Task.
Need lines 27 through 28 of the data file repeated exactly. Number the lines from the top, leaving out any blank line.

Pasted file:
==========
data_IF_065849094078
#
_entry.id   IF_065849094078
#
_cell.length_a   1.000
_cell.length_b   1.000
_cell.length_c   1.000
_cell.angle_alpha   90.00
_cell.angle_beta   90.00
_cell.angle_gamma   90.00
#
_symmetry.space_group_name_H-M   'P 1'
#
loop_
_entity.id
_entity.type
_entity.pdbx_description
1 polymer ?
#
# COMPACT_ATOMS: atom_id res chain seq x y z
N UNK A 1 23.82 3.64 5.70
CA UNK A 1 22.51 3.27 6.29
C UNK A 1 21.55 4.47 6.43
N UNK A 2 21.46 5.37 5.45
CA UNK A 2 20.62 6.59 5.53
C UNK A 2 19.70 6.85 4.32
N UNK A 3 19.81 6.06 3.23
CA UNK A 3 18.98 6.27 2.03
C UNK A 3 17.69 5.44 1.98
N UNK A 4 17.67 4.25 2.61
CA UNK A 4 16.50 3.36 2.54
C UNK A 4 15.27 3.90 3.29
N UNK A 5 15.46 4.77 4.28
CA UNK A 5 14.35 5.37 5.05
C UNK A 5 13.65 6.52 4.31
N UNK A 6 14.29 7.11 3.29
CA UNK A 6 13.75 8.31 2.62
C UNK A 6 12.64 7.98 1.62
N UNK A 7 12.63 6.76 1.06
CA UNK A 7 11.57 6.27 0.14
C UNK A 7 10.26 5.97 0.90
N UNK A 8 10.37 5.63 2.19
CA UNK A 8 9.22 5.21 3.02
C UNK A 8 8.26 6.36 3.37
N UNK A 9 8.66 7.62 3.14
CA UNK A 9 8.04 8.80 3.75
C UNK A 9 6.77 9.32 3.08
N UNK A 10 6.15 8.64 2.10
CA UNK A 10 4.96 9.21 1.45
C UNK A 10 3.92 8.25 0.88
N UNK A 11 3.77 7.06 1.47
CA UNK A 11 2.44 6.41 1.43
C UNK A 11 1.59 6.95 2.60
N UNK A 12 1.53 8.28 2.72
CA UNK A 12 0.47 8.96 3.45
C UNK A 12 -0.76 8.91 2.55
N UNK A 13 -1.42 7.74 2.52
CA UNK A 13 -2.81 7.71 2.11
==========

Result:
N UNK A 3 19.81 6.06 3.23
CA UNK A 3 18.98 6.27 2.03